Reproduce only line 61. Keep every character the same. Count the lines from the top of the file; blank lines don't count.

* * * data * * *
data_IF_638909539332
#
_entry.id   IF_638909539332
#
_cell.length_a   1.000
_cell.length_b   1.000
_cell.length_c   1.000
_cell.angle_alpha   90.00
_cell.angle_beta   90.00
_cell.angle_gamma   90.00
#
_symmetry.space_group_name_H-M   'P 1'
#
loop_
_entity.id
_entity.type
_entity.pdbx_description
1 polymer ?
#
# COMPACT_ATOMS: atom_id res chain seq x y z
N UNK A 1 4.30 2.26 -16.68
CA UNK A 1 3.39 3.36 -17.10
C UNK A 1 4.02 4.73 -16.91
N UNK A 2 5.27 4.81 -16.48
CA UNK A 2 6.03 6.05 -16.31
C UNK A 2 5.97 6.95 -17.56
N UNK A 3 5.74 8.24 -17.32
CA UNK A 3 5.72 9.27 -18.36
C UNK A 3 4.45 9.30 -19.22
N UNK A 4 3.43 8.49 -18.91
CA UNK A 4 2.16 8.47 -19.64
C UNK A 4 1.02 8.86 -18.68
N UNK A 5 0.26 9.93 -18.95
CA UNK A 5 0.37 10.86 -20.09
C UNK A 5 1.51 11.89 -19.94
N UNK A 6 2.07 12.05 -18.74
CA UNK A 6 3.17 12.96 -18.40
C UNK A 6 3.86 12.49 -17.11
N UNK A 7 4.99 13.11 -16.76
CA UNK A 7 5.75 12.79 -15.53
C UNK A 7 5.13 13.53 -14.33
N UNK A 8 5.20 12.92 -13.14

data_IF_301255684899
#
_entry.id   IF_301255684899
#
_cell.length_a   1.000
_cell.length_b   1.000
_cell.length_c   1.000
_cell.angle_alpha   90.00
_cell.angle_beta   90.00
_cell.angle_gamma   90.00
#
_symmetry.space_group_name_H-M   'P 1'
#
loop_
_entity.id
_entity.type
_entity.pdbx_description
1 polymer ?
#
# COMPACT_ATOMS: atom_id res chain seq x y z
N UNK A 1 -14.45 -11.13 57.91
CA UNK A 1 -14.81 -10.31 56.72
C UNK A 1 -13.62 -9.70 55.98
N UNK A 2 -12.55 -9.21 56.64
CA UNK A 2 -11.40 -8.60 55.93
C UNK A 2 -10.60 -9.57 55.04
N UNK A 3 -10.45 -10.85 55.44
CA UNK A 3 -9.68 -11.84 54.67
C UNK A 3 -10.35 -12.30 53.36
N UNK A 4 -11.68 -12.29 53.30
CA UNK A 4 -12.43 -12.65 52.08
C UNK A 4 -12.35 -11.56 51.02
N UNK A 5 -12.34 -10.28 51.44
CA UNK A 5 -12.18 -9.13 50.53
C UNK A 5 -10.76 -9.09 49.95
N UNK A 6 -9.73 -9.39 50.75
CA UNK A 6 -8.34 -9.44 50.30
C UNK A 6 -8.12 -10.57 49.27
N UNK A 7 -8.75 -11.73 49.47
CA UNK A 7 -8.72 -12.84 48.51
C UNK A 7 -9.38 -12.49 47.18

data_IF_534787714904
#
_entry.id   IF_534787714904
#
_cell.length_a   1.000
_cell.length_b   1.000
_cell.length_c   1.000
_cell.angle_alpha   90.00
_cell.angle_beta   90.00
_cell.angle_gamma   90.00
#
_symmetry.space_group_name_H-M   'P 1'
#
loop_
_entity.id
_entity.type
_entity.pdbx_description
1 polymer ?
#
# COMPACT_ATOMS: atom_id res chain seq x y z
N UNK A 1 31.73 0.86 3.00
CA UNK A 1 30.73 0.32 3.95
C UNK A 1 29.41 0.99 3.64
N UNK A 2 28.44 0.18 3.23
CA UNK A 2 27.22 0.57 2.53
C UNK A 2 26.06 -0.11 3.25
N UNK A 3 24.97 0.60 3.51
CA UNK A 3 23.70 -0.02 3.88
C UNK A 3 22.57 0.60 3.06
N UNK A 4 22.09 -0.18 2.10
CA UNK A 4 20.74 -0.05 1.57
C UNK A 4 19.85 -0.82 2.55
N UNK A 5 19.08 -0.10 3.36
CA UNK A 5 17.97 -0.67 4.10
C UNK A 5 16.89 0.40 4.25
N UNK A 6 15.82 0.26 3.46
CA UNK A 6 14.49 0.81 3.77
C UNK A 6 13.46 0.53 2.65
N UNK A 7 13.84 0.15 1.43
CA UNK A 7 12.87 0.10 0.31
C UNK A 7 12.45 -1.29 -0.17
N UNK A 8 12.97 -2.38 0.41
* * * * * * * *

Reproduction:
#